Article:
The current election cycle has been great at bringing a lot of issues to forefront of the American voters’ minds — Social Security, the tax code, Big Bird. Climate change is not one of those issues. While we’ve heard Mitt Romney and Barack Obama talk exhaustively about jobs, health care and foreign policy, you’d be hard pressed to find quotes from either candidate digging into the gritty details of rising ocean levels or the economic consequences of reducing carbon emissions. Forget about any discussion of this summer’s extreme weather, including the horrible droughts that plunged half of the nation’s counties into a state of emergency. Why isn’t this an important election issue? Well, it’s complicated.
Let’s start with the obvious. The candidates must not be talking about climate change because the average American voter doesn’t care about climate change, right? Not quite. Americans do care about climate, but it’s not necessarily the issue that’s going to win an election. A recent Pew survey showed that “energy policy” is ninth on the list of important issues, and the percentage of those surveyed who said that the issue was “very important” dropped from 77 percent in 2008 to just 55 percent. But that’s still over half!
The more interesting number to look at is exactly who thinks climate change is an important issue. In March, researchers at Yale and George Mason conducted a study of how likely voters view the role of climate change in the upcoming presidential election, and the results were fairly predictable. An overwhelming 82 percent of Democrats and 68 percent of independents agreed that the government should undertake a medium- to large-scale effort to stop climate change. Only 44 percent of Republicans agreed with them. Similarly, when it came down to whether or not climate change would affect who they voted for, 69 percent of likely Obama voters said it was one of several important issues, which amounts to over twice the 32 percent of likely Romney voters who responded in kind.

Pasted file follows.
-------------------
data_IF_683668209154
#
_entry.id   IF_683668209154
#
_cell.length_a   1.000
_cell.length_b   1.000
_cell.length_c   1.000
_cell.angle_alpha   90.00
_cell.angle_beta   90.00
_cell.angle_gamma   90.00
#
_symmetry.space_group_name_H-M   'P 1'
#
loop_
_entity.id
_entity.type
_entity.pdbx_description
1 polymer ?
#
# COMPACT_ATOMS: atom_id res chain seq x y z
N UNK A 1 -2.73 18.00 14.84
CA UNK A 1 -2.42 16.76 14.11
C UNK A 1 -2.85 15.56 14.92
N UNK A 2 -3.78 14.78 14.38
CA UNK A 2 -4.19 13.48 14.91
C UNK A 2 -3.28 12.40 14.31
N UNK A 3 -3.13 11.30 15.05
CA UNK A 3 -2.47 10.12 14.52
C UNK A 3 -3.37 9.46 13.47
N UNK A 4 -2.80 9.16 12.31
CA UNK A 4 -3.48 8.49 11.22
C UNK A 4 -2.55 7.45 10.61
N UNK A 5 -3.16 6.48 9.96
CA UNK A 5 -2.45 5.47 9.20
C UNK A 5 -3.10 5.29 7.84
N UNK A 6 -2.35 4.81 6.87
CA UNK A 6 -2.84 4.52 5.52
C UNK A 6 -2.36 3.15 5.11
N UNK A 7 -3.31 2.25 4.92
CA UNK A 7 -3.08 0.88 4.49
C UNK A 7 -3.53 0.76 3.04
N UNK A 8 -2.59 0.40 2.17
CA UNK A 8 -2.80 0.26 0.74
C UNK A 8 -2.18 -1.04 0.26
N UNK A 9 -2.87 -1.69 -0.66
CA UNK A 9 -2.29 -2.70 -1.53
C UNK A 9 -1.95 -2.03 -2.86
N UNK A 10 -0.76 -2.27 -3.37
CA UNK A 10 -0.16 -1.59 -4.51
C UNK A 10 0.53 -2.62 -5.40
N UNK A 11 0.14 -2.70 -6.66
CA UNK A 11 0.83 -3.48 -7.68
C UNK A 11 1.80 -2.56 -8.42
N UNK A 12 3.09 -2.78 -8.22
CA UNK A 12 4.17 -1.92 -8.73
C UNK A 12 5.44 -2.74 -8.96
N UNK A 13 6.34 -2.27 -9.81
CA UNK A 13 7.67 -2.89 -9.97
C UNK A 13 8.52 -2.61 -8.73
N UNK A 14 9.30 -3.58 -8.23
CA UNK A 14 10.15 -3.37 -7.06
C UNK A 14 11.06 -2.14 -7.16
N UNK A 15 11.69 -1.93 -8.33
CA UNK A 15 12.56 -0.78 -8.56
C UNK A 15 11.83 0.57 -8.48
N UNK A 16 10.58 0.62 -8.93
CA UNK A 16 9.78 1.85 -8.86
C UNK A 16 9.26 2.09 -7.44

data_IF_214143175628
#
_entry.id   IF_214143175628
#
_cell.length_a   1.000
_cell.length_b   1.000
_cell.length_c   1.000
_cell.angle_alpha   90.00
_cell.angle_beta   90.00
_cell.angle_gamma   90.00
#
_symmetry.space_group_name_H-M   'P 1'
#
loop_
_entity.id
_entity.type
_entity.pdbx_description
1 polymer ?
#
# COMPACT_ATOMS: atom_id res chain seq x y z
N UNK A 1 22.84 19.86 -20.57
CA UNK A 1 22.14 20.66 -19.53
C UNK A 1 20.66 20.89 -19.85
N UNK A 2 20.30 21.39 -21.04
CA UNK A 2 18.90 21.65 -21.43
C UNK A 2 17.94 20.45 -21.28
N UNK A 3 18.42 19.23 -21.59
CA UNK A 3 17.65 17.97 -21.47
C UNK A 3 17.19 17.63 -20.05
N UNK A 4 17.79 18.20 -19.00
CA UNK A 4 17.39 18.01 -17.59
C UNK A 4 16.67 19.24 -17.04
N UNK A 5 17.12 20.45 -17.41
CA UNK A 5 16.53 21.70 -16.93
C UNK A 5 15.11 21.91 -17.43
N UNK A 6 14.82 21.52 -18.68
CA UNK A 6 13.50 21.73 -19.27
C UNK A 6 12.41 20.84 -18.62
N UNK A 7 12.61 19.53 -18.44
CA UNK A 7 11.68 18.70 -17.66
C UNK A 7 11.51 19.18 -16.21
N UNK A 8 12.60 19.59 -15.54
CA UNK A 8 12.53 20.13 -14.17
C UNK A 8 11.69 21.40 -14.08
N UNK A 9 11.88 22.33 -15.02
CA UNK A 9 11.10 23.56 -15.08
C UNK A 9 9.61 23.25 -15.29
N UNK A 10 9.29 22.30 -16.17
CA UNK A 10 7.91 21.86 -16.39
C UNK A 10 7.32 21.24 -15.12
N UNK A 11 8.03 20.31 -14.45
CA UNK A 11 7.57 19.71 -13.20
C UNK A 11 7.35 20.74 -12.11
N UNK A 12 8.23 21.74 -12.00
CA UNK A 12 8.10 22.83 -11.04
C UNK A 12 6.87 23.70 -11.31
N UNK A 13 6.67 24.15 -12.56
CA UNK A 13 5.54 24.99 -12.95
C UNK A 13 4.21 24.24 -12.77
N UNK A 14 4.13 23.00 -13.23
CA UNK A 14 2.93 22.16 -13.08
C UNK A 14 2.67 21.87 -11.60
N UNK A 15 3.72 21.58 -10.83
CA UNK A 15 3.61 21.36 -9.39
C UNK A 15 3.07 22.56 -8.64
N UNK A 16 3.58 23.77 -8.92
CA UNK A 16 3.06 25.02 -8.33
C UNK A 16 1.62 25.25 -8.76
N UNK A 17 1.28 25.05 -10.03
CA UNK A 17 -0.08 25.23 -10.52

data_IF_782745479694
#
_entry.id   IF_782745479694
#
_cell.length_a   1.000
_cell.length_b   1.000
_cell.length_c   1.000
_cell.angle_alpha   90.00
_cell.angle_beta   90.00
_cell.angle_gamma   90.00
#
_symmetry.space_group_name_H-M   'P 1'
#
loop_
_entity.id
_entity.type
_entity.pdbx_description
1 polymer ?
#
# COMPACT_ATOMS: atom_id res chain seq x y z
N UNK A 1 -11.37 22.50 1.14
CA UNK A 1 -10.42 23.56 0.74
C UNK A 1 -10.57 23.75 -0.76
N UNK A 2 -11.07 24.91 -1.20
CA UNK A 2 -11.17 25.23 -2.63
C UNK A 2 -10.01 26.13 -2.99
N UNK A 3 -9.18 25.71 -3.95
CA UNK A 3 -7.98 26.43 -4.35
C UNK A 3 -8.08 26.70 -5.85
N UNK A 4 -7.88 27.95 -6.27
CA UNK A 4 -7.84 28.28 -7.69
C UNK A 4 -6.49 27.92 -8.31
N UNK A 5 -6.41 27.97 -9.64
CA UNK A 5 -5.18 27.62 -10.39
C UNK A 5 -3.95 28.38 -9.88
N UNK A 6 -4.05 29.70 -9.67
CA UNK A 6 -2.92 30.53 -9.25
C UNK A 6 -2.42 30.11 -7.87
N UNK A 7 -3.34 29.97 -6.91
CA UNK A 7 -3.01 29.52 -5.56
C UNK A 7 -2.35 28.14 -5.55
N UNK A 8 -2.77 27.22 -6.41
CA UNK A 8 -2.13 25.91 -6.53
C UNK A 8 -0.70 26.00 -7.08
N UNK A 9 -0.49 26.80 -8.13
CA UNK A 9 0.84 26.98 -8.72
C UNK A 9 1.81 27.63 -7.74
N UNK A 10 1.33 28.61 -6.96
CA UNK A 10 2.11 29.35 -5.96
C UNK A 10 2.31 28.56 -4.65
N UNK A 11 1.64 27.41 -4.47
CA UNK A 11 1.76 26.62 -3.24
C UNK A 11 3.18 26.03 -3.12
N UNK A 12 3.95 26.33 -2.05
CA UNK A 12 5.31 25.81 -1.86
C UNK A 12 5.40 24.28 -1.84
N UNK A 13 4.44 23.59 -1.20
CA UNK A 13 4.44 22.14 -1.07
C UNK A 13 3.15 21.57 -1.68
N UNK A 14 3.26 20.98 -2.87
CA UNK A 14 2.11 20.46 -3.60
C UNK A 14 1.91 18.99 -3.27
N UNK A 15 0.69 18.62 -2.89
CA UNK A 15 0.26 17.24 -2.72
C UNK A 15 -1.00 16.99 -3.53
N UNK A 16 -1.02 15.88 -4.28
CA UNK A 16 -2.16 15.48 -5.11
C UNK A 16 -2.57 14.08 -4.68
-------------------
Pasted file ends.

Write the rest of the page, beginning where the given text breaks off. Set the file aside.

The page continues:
In other words, the majority of Democrats and likely Obama voters have already made up their minds on the issue. Moreover, Republicans and likely Romney voters have as well. This would explain why Obama’s spoken up about climate change a few times, and Romney has more or less kept quiet: Both men have to keep their bases happy while not alienating potential swing voters.
In his acceptance speech at the Democratic National Convention, the president let his stance be known. “Climate change is not a hoax,” he declared. “More droughts and floods and wildfires are not a joke. They are a threat to our children’s future.” Romney, in contrast, brushed the issue aside. “President Obama promised to begin to slow the rise of the oceans and to heal the planet,” he said. “My promise is to help you and your family.”
More talk about climate change could just scare people. “When it is isolated from the things they care about, people tend to react more negatively, especially if they feel they’re being lectured about it, because they often feel there’s little they can do about it,” explained Paul Bledsoe, former chief staffer on climate change communications in the Clinton White House. What Obama could do is highlight his success in combating climate change these past four years, but even then, his record is spotty. Yes, he’s tightened pollution standards for cars and power plants and created tens of thousands of so-called green jobs. But he also failed to push his comprehensive energy and climate bill through the Senate two years ago. Even Al “Inconceivable Truth” Gore criticized the legislation.
This is all to say that Romney knows he’s not going to win any votes by talking about climate change. We can also assume that the president knows his record on the issue is a little bit spotty, so it’s best to just address it in a drive-by fashion like he did at the convention. Climate change is an important issue, for sure. Elections aren’t just about important issues, though. They’re about vote-winning issues. Like jobs, health care and foreign policy.
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